The Awakening of Madame Guyon



After her second child, when Jeanne was nineteen, an encounter would be decisive for her inner life. A monk she consulted about her difficulties praying silently told her, “It is, Madam, because you seek without what you have within. Accustom yourself to seek God in your heart, and you will there find Him.”

“[These words] were to me like the stroke of a dart, which penetrated through my heart […] These words brought into my heart what I had been seeking so many years […] I was suddenly so altered that I was hardly to be known either by myself or others. […]From that moment, my inner prayer was devoid of all form, images, or aspects; nothing of my silent prayer came from the head, rather it was a silent prayer of rejoicing and possession in the will, wherein the taste of God was so great, so pure, unblended and uninterrupted that it drew and absorbed the power of my soul into a profound recollection without act or discourse.”

Final Awakening

To come to the definitive death of the “self,” the Christian mystic must rid her/himself of all dogma, of all images, and even of dialogue with the Great Other that is external to her/him, so as to leave space within for a unified, non-dual state in which she/he becomes the Divine. John of the Cross called this process “the dark night.” Madame Guyon described the stages of this slow inner death:

“Thy conduct, o my God, before thou madest me enter into the state of death, was a conduct of dying life: sometimes Thou concealed Thyself and left me to myself, in a hundred weaknesses, sometimes Thou showed Thyself with more charms and love. The more nearly my soul approached the state of death, the more its abandonments became long and tiresome and its weaknesses great; the pleasures were also more brief, but more pure, until, finally my soul fell into total privation.”

“Nothing was left to me of Thee, o my God, only the pain of Thy loss, which seemed real. I lost that pain to enter into the coldness of death. […] Nothing was given me to comfort me, for silent prayer was a torment to me. I could read nothing at all. […] What was terrible is that I felt this state must last eternally.”

“It seemed to me that I was, o my God, forever effaced from Thy heart and from that of all creatures. Little by little, my state ceased to trouble me. I became even insensible to it. My coldness seemed to me the coldness of death. It was indeed so, o my God, for Thou madest me pass lovingly into Thee.”


All through those years of disappropriation, she was convinced that she “[had fallen] from the grace of God; that [she] had requited His favors with the blackest ingratitude […] and far from having advanced towards God, [she] was become entirely alienated from Him.” Everyone seemed more advanced than she; she felt she had been damned. That inner desolation would suddenly give way to a state of “perfect life,” when she was thirty-two:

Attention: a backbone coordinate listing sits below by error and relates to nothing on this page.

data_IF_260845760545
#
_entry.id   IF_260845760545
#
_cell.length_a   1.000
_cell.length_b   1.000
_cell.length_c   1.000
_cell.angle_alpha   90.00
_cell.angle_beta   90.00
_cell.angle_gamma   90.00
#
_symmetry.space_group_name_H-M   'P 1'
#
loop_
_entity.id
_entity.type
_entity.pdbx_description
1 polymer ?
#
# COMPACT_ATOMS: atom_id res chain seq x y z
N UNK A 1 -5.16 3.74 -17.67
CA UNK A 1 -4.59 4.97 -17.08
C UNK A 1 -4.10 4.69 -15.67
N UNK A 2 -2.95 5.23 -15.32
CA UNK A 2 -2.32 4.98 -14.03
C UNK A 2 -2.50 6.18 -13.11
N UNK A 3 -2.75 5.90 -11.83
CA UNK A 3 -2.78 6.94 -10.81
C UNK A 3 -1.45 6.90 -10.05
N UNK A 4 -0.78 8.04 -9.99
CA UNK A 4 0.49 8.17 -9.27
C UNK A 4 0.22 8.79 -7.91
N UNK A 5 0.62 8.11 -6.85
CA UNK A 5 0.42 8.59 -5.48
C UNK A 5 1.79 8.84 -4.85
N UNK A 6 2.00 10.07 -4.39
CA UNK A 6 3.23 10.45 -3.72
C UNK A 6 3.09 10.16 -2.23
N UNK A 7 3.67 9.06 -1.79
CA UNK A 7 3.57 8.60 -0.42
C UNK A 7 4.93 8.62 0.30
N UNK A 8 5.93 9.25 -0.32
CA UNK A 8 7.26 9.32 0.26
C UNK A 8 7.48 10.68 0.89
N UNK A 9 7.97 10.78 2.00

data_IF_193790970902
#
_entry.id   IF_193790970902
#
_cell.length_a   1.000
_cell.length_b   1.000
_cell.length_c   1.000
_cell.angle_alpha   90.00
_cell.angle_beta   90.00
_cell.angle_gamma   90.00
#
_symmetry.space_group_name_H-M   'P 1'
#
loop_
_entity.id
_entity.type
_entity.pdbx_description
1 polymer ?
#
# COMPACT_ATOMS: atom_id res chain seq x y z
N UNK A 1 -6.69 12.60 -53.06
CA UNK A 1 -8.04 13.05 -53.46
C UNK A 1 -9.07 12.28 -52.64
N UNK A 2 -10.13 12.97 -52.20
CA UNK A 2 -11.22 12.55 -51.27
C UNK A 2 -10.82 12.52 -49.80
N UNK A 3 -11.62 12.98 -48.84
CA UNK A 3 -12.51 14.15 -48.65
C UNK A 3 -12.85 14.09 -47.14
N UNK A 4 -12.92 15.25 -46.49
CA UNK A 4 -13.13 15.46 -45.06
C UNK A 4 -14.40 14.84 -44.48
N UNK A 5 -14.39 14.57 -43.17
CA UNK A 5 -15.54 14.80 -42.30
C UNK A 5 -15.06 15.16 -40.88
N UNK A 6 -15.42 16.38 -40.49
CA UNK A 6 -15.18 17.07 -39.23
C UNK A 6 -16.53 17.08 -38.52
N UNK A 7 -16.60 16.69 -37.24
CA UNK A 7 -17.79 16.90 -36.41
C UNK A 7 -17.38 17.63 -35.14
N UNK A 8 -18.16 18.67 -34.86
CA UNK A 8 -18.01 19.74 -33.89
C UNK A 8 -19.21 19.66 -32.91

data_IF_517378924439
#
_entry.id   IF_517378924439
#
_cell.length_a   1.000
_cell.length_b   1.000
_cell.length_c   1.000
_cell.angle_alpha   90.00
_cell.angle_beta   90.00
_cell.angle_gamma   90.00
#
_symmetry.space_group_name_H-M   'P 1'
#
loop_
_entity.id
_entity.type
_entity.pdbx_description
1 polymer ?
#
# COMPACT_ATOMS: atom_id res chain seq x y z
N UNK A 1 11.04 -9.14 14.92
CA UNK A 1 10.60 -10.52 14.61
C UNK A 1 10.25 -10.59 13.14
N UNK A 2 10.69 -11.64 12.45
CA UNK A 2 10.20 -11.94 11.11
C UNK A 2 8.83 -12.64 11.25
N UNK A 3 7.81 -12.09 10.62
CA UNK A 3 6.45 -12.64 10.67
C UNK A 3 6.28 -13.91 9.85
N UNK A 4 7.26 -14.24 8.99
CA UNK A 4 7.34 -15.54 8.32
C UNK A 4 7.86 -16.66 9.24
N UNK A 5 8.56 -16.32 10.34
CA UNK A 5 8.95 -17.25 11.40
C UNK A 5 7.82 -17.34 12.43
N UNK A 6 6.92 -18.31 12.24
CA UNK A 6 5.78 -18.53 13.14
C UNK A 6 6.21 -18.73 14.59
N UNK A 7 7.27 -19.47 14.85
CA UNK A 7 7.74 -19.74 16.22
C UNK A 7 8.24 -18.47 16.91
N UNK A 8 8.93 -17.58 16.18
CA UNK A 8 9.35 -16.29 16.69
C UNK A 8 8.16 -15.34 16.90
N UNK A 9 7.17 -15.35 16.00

“On that happy Magdalene’s day, my soul was perfectly delivered from all its pain. What I possessed was so simple, so immense, that I cannot express it […]. In losing all the gifts, with all their supports, I found the Giver. In losing the sense and perception of Thee in myself, I found Thee, o my God, to lose Thee no more in Thyself, in Thy own immutability. […] These dispositions that I describe as though they were in a time past, so as to confuse nothing, have still subsisted and still grown stronger, and more perfect even to this hour.”


She passed from a state of recollection, where God was in her, to a state of union, beyond the mind, where she had passed into God:

“Before, it was as though God were enclosed within me and I was united with Him in my inmost soul, but afterwards it was as though I were absorbed into the sea itself […]. My mind is surprisingly clear. Sometimes I was surprised to find that there appeared not one thought. The imagination, formerly so restless, now no more troubles me. I have no more perplexity or uneasiness, nor am I occupied with memories. All is stark and clear, and God makes my soul know and think what pleases Him, and there are no more strange images to trouble my mind.”

“My inner prayer was in an openness and singleness inconceivable, yet, at the same time, of inexplicable depth. I allowed myself to be led from moment to moment by daily providence, without thinking of tomorrow. My soul was in a state of abandonment so perfect, within as much as without, that it could neither judge nor measure any thing. It was indifferent to being one way or another, in the company of one or another, in inner prayer or in conversation.”


Source: Journeys in Lands of Awakening and Sainthood